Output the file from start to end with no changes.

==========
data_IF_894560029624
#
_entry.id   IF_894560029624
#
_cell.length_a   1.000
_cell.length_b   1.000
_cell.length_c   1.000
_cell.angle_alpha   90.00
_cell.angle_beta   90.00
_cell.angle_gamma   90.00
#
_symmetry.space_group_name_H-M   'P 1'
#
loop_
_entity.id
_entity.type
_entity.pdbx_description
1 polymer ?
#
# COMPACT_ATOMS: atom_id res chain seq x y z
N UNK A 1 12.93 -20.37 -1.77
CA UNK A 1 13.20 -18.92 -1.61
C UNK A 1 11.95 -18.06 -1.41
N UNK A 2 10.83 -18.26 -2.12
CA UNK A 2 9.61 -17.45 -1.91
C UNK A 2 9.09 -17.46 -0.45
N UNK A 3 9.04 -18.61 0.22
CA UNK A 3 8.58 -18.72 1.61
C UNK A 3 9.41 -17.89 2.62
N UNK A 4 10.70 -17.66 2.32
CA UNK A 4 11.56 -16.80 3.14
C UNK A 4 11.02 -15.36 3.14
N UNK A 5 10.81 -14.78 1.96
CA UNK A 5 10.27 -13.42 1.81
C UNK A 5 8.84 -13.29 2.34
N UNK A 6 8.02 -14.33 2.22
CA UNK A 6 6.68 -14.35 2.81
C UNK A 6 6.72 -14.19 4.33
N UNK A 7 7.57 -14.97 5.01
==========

data_IF_894560029624
#
_entry.id   IF_894560029624
#
_cell.length_a   1.000
_cell.length_b   1.000
_cell.length_c   1.000
_cell.angle_alpha   90.00
_cell.angle_beta   90.00
_cell.angle_gamma   90.00
#
_symmetry.space_group_name_H-M   'P 1'
#
loop_
_entity.id
_entity.type
_entity.pdbx_description
1 polymer ?
#
# COMPACT_ATOMS: atom_id res chain seq x y z
N UNK A 1 12.93 -20.37 -1.77
CA UNK A 1 13.20 -18.92 -1.61
C UNK A 1 11.95 -18.06 -1.41
N UNK A 2 10.83 -18.26 -2.12
CA UNK A 2 9.61 -17.45 -1.91
C UNK A 2 9.09 -17.46 -0.45
N UNK A 3 9.04 -18.61 0.22
CA UNK A 3 8.58 -18.72 1.61
C UNK A 3 9.41 -17.89 2.62
N UNK A 4 10.70 -17.66 2.32
CA UNK A 4 11.56 -16.80 3.14
C UNK A 4 11.02 -15.36 3.14
N UNK A 5 10.81 -14.78 1.96
CA UNK A 5 10.27 -13.42 1.81
C UNK A 5 8.84 -13.29 2.34
N UNK A 6 8.02 -14.33 2.22
CA UNK A 6 6.68 -14.35 2.81
C UNK A 6 6.72 -14.19 4.33
N UNK A 7 7.57 -14.97 5.01